But the fish have no song for us to hear.

Musings by Jen Davis

There is a foam running rampant and not looking like much of a threat, but it is breaking my heart. I am an outdoors woman and this feels like the place where the foam is hurting me the deepest, but I’m not so sure that is true. You see I am also keenly aware of my connection to all other beings. I am the granddaughter of a pike and the distant cousin of freshwater snails, I have several aquatic plant sisters and my great great aunt is an egret, silently stalking the littlest fishes and frogs at the edge of that river over there. Yes, I am worried about my drinking water, but why on this mad spinning blue ball would I sleep better at night because some smart politician is running the water through a charcoal filter before it comes out of my tap? When I know that the rain on my garden and the fish in my river and the plants on her shores and my auntie egret get no such filtration. And where do the filters go? Where does the smoke from the incinerator go? If this foam is forever, how can you pretend to work on solutions? When do we say it is time to stop making this poison all together? Where is the army of voices demanding that we stop this hazardous material’s production, now? A silent spring can rally us for the birds, but the fish have no song for us to hear.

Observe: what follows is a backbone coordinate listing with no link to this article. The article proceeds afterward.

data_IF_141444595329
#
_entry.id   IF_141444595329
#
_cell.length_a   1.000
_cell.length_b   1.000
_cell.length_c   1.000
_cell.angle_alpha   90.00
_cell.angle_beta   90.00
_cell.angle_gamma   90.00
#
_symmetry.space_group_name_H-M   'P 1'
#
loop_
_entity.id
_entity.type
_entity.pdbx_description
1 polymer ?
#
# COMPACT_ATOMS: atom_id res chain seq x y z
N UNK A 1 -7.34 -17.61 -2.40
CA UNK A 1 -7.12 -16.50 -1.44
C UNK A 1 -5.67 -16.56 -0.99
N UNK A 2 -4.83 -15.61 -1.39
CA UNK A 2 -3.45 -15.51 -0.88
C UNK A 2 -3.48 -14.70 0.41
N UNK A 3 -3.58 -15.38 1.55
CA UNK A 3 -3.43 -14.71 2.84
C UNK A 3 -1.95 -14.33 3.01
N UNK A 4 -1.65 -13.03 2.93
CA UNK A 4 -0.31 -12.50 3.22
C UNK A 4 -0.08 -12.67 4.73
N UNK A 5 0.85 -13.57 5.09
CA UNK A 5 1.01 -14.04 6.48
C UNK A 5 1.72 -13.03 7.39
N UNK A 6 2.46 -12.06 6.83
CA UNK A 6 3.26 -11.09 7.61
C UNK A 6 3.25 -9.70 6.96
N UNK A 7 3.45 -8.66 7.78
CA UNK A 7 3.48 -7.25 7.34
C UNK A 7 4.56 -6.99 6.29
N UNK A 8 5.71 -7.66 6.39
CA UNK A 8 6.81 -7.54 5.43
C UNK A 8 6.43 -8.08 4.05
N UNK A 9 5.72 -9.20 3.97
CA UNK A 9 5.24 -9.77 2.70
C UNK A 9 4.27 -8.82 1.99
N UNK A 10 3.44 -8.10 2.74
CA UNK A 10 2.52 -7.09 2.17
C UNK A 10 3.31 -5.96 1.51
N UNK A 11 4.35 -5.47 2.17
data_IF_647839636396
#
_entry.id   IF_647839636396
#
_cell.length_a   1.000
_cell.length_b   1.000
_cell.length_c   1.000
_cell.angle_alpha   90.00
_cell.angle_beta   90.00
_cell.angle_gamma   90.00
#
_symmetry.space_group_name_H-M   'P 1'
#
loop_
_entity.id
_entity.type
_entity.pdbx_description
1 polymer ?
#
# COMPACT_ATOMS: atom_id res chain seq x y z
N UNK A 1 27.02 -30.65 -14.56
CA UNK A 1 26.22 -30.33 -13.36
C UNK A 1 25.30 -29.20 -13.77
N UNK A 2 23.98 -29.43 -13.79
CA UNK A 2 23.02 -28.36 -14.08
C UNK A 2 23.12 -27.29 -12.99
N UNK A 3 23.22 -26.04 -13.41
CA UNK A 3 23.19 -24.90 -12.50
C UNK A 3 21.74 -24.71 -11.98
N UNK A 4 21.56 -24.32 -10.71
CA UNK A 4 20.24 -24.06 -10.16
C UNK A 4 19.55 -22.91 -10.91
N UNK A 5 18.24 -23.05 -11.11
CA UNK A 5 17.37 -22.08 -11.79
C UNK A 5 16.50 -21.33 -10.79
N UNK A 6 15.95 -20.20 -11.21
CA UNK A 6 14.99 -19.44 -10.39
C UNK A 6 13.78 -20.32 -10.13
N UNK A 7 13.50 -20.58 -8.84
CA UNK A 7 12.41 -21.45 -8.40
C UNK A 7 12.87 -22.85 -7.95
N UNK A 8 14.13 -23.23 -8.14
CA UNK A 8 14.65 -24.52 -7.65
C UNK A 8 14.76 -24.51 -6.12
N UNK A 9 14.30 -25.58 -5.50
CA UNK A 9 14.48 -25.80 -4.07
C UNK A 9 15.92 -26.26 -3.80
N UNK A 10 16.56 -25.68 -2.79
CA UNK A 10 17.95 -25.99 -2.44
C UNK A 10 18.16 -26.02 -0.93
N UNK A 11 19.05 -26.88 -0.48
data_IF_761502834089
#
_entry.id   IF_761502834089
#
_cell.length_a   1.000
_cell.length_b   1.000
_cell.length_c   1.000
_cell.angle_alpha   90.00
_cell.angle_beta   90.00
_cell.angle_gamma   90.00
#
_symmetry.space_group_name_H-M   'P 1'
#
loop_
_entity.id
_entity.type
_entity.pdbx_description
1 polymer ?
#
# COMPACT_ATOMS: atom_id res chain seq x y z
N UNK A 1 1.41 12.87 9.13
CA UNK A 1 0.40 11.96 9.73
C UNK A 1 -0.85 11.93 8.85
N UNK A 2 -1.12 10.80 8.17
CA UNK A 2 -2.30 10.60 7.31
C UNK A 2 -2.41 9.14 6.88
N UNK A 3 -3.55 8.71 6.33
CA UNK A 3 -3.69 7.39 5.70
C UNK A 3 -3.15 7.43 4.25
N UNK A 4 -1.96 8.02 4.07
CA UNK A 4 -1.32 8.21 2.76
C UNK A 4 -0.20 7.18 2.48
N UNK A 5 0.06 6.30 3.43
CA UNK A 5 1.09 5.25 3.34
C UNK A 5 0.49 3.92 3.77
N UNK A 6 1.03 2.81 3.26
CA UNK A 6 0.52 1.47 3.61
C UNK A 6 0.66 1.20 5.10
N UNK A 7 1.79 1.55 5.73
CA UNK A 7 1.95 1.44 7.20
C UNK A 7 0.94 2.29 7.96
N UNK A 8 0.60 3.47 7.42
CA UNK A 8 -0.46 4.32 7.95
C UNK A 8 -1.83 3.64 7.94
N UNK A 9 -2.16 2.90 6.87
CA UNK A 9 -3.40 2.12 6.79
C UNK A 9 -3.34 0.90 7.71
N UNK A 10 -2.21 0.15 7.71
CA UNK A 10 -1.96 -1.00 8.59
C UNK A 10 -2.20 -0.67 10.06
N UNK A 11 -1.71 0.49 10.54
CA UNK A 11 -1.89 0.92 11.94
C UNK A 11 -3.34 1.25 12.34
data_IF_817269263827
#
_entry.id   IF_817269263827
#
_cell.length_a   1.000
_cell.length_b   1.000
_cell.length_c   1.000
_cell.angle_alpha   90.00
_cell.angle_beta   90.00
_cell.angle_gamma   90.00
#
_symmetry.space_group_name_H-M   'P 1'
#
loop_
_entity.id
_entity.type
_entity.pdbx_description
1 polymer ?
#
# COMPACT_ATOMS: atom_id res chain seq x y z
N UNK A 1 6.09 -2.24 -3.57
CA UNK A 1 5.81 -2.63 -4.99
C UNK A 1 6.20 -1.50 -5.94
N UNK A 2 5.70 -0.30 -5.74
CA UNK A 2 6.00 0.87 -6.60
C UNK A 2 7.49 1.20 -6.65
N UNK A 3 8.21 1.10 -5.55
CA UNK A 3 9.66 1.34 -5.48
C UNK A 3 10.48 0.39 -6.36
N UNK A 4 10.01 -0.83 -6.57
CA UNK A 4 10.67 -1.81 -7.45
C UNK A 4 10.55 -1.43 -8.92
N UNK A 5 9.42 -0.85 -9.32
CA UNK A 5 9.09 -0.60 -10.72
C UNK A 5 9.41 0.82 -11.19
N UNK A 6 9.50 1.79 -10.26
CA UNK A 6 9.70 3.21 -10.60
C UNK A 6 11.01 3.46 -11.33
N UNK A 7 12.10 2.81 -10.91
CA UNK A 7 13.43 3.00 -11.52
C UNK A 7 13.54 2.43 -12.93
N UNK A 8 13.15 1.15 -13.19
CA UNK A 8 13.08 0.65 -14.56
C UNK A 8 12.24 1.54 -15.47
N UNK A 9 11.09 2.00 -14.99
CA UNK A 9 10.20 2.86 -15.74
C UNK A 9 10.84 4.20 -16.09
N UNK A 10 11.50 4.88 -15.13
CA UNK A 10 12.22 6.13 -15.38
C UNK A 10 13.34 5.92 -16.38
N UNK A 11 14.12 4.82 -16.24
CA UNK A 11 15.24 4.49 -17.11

Editors note: The hunters we are creating a community with care deeply for nature, and are concerned and practice conservation. This piece was inspired by the Michigan Department of Health and Human Services warning.